So what got rid of the noise? It was the twisting of the pair. It was the balanced line! And the better the balance of the source and destination devices, the more noise was rejected. That's called common-mode rejection ratio (CMRR), something the phone company already knew about. Poorly balanced (or worse, unbalanced) pairs pick up noise or radiate their signal. Good balance would reject almost anything — 60Hz, RF — you name it. Instead of putting a Band-Aid (shield) around a poor pair, we fixed the pair.

So then we tested some super-CAT-5 with bonded spread-out pairs (Belden 1872A MediaTwist). The lab technician was crying on the phone because he couldn't provide the test data. Why? Because he couldn't read it! The crosstalk was below the noise floor of the $60,000 network analyzer. And what was the noise floor? -110dB! The average pair-to-pair crosstalk at analog audio frequencies on a really good cable (such as today's CAT-6) is unreadable.

Brave souls, or those who wanted a cheap way to send such audio as background music, immediately jumped on UTP. And slowly, some professionals have moved that way as well. Then along came digital audio.

Now AES digital is different from analog. It has cable specs, for one thing: shielded pairs with an impedance of 110Ω. Obviously, if you have to meet the spec, then you can't use UTP. But if you're the keeper of the spec or if your only question is “Will it work?” then we can take a look.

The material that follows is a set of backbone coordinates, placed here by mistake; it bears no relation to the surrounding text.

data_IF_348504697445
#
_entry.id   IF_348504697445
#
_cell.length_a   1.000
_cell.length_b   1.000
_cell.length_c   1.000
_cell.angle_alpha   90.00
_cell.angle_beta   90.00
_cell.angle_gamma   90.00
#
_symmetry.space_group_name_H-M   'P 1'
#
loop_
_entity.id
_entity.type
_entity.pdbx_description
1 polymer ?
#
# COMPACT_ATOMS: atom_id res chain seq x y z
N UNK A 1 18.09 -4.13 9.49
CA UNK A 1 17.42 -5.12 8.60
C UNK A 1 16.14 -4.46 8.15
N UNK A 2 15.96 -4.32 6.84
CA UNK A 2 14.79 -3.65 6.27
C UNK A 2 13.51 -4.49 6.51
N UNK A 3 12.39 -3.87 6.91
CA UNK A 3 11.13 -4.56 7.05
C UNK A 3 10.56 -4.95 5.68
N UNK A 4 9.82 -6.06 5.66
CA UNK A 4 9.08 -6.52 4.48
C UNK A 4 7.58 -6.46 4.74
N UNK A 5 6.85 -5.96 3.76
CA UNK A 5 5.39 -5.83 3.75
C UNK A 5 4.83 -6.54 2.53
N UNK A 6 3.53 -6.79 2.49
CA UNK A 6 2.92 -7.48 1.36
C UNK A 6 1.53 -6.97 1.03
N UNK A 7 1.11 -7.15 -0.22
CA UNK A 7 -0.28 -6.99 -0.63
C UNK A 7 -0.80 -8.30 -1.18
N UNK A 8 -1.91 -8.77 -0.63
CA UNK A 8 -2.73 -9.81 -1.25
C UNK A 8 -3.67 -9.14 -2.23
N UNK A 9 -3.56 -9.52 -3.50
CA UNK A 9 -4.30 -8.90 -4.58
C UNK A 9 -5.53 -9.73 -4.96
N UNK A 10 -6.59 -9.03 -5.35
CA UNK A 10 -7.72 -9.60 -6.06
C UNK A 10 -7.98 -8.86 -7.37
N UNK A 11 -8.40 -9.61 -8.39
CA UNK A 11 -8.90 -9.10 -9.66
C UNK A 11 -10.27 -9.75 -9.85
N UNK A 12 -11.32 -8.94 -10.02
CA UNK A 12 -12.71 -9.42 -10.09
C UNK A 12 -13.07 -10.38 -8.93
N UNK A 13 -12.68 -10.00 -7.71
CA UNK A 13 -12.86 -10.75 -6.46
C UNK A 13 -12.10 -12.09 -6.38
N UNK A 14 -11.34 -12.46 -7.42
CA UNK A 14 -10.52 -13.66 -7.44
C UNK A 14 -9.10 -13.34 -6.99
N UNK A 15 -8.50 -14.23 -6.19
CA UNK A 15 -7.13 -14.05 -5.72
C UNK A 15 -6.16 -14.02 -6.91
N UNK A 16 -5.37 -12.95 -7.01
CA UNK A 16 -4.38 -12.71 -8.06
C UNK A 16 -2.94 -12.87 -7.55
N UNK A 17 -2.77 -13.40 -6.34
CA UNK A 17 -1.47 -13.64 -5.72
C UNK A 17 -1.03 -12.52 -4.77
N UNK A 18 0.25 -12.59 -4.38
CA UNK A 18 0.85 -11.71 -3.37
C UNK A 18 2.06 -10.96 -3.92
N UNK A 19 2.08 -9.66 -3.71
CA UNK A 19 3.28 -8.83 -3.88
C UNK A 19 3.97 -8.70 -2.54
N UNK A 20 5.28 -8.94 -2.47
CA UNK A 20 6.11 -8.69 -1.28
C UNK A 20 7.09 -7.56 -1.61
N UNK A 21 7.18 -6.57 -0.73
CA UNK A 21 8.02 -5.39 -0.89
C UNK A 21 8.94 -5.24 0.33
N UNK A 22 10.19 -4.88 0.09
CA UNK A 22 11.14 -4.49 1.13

Double-, triple-duty cable

Category cables are all 100Ω impedance. Is that close enough? If you calculate the mismatch, it comes out to a return loss of -26dB and a match of 99.75 percent (i.e., 0.25 percent reflected). Sounds pretty good to me. In fact, the most popular audio use for Category cables is AES audio. The highest sampling rate is 192kHz (24.576MHz bandwidth), but it's unlikely you'll be running past 48kHz sampling (6.144MHz bandwidth).

And, since this CAT-5 or 5E cable is made to run 100MHz, then 6MHz or 25MHz is easy. CAT-6 is tested to 250MHz, so it's easier still. And, by the way, even though there are a billion feet of installed CAT-5, it's no longer part of the standard, so CAT-5 is hard to buy these days. You'll have to settle for 5E (enhanced 5) or CAT-6.